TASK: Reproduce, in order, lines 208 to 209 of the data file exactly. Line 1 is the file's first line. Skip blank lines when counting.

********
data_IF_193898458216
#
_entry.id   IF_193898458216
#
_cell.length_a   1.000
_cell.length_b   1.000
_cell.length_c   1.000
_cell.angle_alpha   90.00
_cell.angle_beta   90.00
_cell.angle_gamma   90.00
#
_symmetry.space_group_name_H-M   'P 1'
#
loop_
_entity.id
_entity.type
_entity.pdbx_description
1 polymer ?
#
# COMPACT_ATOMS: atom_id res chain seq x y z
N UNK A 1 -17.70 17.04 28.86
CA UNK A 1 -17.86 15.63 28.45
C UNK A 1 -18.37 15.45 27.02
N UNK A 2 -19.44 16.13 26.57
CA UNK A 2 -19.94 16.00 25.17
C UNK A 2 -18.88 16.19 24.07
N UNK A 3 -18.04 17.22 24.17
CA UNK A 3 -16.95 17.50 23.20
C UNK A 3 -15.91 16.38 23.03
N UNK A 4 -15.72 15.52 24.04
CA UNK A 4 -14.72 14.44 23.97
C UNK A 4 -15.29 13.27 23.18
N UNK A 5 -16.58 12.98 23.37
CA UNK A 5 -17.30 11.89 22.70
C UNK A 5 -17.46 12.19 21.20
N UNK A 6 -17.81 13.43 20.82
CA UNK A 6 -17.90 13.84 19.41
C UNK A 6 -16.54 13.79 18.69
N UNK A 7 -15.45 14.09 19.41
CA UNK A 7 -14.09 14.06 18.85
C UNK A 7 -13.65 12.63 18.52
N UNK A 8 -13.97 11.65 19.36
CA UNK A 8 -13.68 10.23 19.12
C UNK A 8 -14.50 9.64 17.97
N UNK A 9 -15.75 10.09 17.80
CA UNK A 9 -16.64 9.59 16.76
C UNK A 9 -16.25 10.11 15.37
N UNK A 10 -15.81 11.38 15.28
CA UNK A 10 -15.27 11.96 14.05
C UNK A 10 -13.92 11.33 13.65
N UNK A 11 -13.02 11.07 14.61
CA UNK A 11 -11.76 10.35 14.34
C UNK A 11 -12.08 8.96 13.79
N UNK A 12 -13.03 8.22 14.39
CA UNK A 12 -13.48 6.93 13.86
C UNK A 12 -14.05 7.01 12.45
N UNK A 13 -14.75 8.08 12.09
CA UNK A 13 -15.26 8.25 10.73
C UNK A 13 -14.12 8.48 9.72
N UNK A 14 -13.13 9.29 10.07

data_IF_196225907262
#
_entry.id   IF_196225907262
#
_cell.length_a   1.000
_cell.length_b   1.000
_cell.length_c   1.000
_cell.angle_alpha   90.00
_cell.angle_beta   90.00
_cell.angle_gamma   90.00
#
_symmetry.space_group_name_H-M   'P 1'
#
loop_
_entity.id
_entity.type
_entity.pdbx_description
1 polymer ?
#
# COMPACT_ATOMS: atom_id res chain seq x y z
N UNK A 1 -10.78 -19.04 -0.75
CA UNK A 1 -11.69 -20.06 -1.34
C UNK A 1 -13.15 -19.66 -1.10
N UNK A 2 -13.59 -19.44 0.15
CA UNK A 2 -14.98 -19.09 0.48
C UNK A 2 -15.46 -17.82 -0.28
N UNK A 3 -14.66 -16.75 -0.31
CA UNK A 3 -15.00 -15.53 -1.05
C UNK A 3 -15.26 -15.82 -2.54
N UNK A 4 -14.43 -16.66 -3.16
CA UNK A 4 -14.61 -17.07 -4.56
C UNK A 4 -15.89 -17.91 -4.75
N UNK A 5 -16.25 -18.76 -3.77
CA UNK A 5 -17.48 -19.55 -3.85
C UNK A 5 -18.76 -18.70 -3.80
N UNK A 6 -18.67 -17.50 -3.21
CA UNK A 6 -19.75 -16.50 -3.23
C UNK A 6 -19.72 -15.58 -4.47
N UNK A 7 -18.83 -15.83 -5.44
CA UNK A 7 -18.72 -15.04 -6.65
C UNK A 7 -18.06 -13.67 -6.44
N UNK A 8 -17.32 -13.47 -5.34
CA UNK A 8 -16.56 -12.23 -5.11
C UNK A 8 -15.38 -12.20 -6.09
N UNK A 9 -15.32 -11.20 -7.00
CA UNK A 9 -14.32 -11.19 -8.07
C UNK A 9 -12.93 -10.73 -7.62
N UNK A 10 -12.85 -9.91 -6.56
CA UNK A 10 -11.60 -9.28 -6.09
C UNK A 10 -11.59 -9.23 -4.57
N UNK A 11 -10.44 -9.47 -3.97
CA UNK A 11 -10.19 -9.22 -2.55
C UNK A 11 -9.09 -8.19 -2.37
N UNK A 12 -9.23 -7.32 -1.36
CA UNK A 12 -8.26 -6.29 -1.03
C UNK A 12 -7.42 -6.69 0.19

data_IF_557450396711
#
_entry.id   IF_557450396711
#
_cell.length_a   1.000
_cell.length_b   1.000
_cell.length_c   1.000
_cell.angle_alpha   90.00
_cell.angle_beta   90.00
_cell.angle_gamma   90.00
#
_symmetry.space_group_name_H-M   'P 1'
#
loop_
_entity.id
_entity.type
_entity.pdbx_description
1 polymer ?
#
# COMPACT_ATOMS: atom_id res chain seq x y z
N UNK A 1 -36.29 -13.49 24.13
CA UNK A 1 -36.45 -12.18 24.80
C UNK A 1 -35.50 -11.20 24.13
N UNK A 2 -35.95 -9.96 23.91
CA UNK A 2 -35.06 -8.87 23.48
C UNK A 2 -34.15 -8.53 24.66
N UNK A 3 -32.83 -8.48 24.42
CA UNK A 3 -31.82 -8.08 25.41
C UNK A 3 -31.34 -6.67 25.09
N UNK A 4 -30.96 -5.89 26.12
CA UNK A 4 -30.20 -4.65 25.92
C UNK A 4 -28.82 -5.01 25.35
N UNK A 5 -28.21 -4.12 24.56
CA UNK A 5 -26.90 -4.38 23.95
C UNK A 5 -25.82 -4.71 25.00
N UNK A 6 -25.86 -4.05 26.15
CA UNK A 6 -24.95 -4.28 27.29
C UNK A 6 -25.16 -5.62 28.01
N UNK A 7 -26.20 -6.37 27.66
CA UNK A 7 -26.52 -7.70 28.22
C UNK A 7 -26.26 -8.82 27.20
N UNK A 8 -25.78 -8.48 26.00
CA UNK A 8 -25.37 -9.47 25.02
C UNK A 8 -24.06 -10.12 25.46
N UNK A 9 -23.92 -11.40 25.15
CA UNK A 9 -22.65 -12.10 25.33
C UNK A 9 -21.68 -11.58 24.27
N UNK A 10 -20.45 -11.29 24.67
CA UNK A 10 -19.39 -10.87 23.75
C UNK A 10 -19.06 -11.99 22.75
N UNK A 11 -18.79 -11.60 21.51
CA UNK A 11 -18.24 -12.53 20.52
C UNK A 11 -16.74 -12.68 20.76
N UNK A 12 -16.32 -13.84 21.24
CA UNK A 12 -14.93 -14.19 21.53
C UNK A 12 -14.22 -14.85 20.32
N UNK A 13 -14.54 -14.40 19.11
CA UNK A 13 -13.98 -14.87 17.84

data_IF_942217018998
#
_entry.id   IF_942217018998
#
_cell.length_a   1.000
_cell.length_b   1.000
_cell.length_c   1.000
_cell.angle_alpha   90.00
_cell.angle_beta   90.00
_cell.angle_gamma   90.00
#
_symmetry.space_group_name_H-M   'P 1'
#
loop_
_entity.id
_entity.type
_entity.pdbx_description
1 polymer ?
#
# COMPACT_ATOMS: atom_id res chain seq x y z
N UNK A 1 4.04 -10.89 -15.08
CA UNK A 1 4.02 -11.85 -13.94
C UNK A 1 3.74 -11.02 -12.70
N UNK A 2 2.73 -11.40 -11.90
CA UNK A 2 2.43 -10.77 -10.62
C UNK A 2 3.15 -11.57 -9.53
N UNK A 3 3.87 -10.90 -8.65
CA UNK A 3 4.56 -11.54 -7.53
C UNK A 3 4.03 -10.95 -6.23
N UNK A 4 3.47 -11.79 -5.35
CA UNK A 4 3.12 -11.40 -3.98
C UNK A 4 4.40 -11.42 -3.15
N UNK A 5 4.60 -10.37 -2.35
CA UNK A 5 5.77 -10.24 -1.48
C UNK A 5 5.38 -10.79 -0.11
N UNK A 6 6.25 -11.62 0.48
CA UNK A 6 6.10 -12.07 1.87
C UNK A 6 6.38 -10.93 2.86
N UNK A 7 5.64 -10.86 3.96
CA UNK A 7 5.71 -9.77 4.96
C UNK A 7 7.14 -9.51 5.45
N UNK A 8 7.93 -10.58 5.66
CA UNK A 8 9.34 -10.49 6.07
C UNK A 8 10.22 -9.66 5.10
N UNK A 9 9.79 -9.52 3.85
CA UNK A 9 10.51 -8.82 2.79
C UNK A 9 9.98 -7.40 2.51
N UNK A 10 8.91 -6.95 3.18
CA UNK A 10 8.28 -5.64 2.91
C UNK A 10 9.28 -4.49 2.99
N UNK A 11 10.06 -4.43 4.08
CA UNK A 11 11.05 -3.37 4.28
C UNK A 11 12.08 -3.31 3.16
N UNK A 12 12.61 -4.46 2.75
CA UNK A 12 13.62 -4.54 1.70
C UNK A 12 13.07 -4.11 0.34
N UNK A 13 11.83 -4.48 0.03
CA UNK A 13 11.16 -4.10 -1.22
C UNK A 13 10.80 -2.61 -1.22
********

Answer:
CA UNK A 5 5.77 -10.24 -1.48
C UNK A 5 5.38 -10.79 -0.11